Adrian documents how he’s using Service Workers on Soundslice. I could imagine doing something similar for The Session.

Delicious Changes | The Official Delicious Blog

The first big change you’ll notice is our transition from the javascript front-end framework that has been powering the content at https://www.delicious.com. The engineers who crafted this version of the site are incredibly talented, and their code is amazing. It’s beautiful and powerful, but it has posed several significant challenges for us. For example, the search engines have a real problem reading our content, hindering users’ efforts to use Google or Bing to find what they’re looking for on Delicious.

re:Work - Superpowers at work: OKRs

We’re about to start trying out OKRs (Objectives and Key Results) at Clearleft. It’s a terrible, jargony label, and a lot of the discussion around them is steeped in valleywank, but I think they could be a useful way of helping shared understanding within a company.

I’ll be having a read through the accompanying guide.

JavaScript: 2015 in Review

Use a framework if you must but never presume it’s viable over the long-term. Newer and better alternatives will appear before you’re half-way through your project. Never forget frameworks are an option — you don’t have to use one.

Temporary Constellations — Buckley Williams

This is a really lovely project by Dan and Nat—Christmas cards featuring the fleeting invisible constellations formed by the mesh of GPS satellites within which our planet lies.

Setup a Service Worker by Calum Ryan

Calum has set up a Service Worker on his site. Here he muses on the potential for offline experiences.

CarbonGraffiti | When agile’s not creative

Jon writes about the difficulty of maintaining an overall design vision when you’re working to an agile methodology, slicing up work into sprints.

This pairs nicely with Mark’s recent podcast episode: On Agile.

What Progressive Web Apps Mean for the Web - Telerik Developer Network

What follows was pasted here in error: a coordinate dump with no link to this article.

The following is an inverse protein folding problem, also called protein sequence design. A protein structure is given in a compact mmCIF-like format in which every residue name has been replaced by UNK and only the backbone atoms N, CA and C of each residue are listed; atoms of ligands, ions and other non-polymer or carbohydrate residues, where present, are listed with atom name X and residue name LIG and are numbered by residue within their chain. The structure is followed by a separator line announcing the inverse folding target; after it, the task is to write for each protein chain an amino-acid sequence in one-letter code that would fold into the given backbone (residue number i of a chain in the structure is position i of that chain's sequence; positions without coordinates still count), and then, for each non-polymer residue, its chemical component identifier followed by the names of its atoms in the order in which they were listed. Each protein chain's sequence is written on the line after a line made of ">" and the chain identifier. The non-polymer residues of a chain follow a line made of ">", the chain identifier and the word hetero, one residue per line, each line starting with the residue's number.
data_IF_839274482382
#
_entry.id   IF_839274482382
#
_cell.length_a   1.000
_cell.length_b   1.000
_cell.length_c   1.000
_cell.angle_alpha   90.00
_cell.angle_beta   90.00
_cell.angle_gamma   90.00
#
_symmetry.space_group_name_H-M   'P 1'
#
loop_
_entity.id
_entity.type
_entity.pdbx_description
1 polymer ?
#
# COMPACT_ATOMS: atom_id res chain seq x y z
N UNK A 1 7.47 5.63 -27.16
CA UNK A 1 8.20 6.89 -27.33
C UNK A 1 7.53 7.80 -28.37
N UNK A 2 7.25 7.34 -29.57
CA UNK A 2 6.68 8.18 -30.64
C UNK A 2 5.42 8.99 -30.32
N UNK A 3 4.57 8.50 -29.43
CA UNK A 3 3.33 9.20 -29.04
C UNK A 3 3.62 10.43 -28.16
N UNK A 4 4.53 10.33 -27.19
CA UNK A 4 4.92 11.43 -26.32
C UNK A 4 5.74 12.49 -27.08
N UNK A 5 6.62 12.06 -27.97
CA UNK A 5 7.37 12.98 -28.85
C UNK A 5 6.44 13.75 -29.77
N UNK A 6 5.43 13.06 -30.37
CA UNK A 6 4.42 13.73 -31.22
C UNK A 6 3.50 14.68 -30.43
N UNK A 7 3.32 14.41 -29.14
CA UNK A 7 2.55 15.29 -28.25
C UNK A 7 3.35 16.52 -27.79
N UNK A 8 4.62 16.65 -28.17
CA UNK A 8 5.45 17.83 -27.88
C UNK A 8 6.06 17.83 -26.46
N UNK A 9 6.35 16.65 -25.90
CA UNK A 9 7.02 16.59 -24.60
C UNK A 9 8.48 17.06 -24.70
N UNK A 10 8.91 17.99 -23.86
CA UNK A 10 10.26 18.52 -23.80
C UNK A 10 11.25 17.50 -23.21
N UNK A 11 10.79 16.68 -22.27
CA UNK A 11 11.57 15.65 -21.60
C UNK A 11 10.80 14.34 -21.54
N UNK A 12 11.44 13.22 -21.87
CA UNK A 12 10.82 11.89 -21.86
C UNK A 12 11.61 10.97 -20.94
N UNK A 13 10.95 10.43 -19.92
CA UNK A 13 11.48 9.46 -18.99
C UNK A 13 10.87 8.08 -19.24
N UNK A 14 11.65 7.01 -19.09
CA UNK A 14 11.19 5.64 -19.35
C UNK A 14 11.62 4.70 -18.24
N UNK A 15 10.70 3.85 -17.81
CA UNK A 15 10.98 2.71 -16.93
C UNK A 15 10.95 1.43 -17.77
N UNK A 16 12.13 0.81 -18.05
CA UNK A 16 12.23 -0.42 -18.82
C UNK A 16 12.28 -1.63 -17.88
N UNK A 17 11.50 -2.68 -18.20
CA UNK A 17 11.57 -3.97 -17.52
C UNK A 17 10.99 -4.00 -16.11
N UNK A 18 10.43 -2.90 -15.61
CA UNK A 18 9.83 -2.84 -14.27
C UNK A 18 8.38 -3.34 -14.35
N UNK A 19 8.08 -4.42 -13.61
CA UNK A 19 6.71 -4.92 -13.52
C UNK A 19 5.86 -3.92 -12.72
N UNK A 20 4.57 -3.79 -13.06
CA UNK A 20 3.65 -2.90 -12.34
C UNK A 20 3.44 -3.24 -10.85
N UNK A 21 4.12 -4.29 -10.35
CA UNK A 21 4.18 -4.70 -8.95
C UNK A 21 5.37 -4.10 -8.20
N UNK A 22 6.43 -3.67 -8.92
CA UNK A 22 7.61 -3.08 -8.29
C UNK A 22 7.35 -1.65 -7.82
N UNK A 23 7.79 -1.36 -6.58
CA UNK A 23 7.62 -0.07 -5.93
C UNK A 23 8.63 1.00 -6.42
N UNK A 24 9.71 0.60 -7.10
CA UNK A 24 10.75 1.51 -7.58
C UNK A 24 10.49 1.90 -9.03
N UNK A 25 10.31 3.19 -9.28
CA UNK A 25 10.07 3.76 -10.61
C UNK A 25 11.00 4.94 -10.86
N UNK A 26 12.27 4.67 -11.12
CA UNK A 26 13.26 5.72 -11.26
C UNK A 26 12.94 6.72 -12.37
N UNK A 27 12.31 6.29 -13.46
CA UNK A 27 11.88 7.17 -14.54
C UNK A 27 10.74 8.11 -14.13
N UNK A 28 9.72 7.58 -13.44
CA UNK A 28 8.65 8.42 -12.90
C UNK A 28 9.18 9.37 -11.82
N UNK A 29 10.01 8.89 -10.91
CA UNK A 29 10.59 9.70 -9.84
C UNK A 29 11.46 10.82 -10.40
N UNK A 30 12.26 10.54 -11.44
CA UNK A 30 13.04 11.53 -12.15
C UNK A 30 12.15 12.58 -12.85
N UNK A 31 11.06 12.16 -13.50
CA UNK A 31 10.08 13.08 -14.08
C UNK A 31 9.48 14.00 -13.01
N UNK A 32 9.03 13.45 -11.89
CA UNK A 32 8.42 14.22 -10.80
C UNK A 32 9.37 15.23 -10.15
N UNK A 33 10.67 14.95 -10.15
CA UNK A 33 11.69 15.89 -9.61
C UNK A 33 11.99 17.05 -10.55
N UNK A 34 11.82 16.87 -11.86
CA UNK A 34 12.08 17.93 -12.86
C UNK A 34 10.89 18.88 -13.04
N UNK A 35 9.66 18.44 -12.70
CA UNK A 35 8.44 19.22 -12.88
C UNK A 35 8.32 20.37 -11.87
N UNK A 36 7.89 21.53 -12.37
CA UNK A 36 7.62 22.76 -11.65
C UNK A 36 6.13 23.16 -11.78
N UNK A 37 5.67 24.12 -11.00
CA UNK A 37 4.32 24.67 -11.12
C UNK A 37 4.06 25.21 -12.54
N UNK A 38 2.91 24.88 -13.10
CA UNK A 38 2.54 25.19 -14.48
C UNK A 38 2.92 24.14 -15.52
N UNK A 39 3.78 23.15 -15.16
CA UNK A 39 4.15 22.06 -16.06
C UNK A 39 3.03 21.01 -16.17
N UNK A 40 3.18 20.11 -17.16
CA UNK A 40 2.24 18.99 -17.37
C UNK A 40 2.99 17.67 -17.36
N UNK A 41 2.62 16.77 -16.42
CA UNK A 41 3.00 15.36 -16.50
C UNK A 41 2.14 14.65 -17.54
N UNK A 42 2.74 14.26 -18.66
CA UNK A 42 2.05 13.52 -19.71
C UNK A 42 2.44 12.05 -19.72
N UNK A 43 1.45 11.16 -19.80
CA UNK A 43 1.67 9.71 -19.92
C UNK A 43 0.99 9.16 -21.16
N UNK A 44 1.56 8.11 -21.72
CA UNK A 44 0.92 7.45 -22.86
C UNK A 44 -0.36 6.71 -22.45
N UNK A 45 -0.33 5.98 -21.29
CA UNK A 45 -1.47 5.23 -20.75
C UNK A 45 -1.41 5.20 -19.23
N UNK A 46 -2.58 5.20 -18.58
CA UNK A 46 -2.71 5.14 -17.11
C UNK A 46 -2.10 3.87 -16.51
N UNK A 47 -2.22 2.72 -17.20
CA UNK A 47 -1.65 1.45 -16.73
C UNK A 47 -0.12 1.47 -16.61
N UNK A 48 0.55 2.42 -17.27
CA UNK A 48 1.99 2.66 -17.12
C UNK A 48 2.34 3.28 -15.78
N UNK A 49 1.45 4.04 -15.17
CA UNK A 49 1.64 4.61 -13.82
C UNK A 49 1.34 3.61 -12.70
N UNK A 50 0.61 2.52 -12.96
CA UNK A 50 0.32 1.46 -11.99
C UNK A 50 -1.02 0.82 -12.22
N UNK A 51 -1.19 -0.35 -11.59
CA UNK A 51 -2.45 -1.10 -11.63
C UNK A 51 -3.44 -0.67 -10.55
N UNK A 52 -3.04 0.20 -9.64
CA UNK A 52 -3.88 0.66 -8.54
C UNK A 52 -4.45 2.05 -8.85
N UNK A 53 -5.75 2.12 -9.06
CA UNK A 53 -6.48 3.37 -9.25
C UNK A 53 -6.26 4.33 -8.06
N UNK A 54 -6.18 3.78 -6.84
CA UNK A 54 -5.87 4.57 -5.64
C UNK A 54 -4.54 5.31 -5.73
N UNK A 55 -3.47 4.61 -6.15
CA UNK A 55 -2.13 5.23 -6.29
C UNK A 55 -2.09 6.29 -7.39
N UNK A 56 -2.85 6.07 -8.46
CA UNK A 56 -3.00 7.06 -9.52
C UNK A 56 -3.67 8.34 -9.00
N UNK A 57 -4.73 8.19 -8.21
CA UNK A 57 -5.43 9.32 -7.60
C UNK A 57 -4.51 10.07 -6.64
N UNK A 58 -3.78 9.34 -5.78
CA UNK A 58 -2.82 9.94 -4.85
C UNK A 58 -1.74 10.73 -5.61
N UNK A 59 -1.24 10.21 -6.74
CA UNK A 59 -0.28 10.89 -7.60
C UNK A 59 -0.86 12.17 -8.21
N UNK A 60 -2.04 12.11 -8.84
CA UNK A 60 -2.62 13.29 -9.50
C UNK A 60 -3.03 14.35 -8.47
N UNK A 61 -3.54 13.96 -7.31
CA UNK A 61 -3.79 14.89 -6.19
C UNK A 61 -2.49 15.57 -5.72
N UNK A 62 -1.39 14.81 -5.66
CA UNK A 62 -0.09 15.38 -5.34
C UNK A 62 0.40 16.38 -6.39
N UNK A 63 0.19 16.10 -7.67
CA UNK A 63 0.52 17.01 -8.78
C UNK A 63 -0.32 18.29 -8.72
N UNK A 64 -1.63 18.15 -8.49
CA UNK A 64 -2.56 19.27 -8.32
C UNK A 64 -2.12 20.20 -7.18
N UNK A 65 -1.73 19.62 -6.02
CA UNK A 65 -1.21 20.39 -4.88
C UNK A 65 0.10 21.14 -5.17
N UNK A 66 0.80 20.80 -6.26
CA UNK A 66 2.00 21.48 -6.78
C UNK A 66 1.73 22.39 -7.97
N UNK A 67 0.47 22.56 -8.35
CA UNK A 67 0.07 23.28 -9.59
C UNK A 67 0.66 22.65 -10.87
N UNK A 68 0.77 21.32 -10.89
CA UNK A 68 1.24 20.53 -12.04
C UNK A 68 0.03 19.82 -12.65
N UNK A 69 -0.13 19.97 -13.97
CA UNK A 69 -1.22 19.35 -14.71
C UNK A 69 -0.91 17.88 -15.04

A hands-on look at building a progressive web app with Service Workers, manifest files, HTTPS, and all that good stuff. This is nice and balanced, extolling the virtues but also warning about the potential difficulties in implementing this stuff.

One nitpick though: there’s talk of graceful degradation, and while I get that that’s the outcome, I think it’s better to think in terms of progressive enhancement, which is the approach.

Peaceful Reflection

Paul takes a look back at a time in his life one decade ago. This is a great piece of personal writing.


Here’s a really nice addition to my Service Worker script—opportunistically add non-critical CSS, JavaScript, and fonts to a cache as you go.


A list of known bugs (and workarounds) in flexbox implementations. This is going to be handy to refer back to.

Performance Calendar » Reducing Single Point of Failure using Service Workers

This is a nifty use of Service Workers—using a cache to mitigate unresponsive Content Delivery Networks.

The stuff in here about Promise.race is particularly useful for “lie-fi” scenarios: instead of thinking about the network connection in a binary way (either it’s available or it isn’t), considering the scenario of a crappy network connection seems more realistic.

The proto-internet | Intelligent Life magazine

Mapping the submarine cables of the Victorian internet.